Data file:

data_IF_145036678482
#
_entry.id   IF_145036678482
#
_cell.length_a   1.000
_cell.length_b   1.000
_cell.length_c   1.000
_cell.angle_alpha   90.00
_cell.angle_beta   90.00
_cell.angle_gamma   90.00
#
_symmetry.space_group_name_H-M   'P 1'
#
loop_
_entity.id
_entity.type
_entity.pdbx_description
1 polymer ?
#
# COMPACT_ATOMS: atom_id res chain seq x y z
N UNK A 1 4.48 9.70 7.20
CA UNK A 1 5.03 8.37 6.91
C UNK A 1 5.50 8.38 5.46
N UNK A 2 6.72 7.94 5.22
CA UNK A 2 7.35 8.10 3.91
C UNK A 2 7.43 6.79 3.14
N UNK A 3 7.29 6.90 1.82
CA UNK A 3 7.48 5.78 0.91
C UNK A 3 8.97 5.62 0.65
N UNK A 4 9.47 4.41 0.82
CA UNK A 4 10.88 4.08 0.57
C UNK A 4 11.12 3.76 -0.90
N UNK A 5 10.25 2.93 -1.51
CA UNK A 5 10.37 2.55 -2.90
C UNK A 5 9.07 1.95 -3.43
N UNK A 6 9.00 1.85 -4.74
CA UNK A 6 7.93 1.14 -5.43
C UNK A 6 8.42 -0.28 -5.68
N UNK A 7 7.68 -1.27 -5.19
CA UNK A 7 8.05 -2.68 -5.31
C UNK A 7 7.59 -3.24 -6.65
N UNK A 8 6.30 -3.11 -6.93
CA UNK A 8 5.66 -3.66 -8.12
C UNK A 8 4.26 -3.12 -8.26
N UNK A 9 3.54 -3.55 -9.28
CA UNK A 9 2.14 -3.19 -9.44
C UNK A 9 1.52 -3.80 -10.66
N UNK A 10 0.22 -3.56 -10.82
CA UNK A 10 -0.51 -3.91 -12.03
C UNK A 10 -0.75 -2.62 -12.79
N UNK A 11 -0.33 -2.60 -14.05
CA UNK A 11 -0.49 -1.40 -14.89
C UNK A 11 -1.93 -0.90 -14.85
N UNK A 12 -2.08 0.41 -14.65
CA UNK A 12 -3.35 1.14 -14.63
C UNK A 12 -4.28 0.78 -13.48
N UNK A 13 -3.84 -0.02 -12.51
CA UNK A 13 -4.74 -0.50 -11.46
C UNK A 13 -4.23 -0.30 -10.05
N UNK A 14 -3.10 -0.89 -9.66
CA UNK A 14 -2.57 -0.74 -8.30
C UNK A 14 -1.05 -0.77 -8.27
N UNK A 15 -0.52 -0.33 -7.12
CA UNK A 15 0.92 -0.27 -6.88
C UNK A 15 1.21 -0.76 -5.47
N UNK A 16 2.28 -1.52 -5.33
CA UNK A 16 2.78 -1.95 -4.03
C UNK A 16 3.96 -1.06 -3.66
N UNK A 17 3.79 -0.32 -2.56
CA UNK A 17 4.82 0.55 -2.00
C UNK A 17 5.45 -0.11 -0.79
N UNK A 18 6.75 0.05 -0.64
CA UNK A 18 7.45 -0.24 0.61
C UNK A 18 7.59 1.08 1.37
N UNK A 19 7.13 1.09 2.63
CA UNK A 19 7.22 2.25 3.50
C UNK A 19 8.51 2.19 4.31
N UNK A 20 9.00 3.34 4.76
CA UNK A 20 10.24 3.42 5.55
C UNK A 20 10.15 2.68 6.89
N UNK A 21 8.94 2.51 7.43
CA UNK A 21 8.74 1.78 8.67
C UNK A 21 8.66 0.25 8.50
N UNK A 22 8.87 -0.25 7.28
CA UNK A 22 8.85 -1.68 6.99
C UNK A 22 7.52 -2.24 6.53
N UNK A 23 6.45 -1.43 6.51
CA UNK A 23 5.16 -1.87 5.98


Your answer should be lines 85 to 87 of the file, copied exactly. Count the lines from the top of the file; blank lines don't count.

CA UNK A 22 8.85 -1.68 6.99
C UNK A 22 7.52 -2.24 6.53
N UNK A 23 6.45 -1.43 6.51